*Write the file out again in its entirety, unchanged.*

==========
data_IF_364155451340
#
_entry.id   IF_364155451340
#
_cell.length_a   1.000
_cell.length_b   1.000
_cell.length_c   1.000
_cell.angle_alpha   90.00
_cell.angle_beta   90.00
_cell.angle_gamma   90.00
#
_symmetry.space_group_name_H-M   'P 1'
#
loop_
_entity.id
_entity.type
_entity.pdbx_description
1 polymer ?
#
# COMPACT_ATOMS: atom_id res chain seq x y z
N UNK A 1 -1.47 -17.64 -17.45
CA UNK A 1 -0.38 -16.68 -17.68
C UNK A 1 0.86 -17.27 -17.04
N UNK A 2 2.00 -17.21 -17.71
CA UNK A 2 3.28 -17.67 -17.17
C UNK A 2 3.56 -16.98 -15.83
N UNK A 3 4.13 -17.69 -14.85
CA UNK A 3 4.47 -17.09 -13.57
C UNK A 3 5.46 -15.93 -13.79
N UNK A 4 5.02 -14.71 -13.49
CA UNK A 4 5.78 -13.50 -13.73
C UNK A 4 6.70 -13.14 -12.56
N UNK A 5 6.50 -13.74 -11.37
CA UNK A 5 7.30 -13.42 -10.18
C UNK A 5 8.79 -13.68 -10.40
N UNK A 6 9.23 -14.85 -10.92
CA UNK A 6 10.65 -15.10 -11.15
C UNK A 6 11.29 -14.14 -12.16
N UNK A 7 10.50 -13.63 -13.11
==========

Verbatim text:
data_IF_364155451340
#
_entry.id   IF_364155451340
#
_cell.length_a   1.000
_cell.length_b   1.000
_cell.length_c   1.000
_cell.angle_alpha   90.00
_cell.angle_beta   90.00
_cell.angle_gamma   90.00
#
_symmetry.space_group_name_H-M   'P 1'
#
loop_
_entity.id
_entity.type
_entity.pdbx_description
1 polymer ?
#
# COMPACT_ATOMS: atom_id res chain seq x y z
N UNK A 1 -1.47 -17.64 -17.45
CA UNK A 1 -0.38 -16.68 -17.68
C UNK A 1 0.86 -17.27 -17.04
N UNK A 2 2.00 -17.21 -17.71
CA UNK A 2 3.28 -17.67 -17.17
C UNK A 2 3.56 -16.98 -15.83
N UNK A 3 4.13 -17.69 -14.85
CA UNK A 3 4.47 -17.09 -13.57
C UNK A 3 5.46 -15.93 -13.79
N UNK A 4 5.02 -14.71 -13.49
CA UNK A 4 5.78 -13.50 -13.73
C UNK A 4 6.70 -13.14 -12.56
N UNK A 5 6.50 -13.74 -11.37
CA UNK A 5 7.30 -13.42 -10.18
C UNK A 5 8.79 -13.68 -10.40
N UNK A 6 9.23 -14.85 -10.92
CA UNK A 6 10.65 -15.10 -11.15
C UNK A 6 11.29 -14.14 -12.16
N UNK A 7 10.50 -13.63 -13.11